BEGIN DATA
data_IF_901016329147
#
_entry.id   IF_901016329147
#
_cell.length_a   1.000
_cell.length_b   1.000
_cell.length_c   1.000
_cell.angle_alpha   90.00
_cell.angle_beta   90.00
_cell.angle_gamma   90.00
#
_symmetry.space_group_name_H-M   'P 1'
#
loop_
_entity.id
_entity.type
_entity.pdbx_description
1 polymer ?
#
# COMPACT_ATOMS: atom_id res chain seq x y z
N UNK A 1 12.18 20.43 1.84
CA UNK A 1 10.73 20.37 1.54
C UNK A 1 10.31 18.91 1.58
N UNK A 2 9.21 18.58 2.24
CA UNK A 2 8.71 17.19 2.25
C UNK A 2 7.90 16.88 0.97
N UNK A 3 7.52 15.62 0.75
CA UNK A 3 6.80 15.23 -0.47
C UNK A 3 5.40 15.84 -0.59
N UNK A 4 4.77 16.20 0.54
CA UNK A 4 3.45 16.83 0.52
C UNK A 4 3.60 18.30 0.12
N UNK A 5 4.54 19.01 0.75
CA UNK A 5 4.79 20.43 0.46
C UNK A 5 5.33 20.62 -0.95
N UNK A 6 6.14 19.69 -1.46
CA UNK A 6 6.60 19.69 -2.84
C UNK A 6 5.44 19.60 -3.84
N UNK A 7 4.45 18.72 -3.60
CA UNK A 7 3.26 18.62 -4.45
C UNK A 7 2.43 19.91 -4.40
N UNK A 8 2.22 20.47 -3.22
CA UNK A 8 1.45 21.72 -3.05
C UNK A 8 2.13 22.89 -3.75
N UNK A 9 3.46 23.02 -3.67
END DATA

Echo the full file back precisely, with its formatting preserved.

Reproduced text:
data_IF_901016329147
#
_entry.id   IF_901016329147
#
_cell.length_a   1.000
_cell.length_b   1.000
_cell.length_c   1.000
_cell.angle_alpha   90.00
_cell.angle_beta   90.00
_cell.angle_gamma   90.00
#
_symmetry.space_group_name_H-M   'P 1'
#
loop_
_entity.id
_entity.type
_entity.pdbx_description
1 polymer ?
#
# COMPACT_ATOMS: atom_id res chain seq x y z
N UNK A 1 12.18 20.43 1.84
CA UNK A 1 10.73 20.37 1.54
C UNK A 1 10.31 18.91 1.58
N UNK A 2 9.21 18.58 2.24
CA UNK A 2 8.71 17.19 2.25
C UNK A 2 7.90 16.88 0.97
N UNK A 3 7.52 15.62 0.75
CA UNK A 3 6.80 15.23 -0.47
C UNK A 3 5.40 15.84 -0.59
N UNK A 4 4.77 16.20 0.54
CA UNK A 4 3.45 16.83 0.52
C UNK A 4 3.60 18.30 0.12
N UNK A 5 4.54 19.01 0.75
CA UNK A 5 4.79 20.43 0.46
C UNK A 5 5.33 20.62 -0.95
N UNK A 6 6.14 19.69 -1.46
CA UNK A 6 6.60 19.69 -2.84
C UNK A 6 5.44 19.60 -3.84
N UNK A 7 4.45 18.72 -3.60
CA UNK A 7 3.26 18.62 -4.45
C UNK A 7 2.43 19.91 -4.40
N UNK A 8 2.22 20.47 -3.22
CA UNK A 8 1.45 21.72 -3.05
C UNK A 8 2.13 22.89 -3.75
N UNK A 9 3.46 23.02 -3.67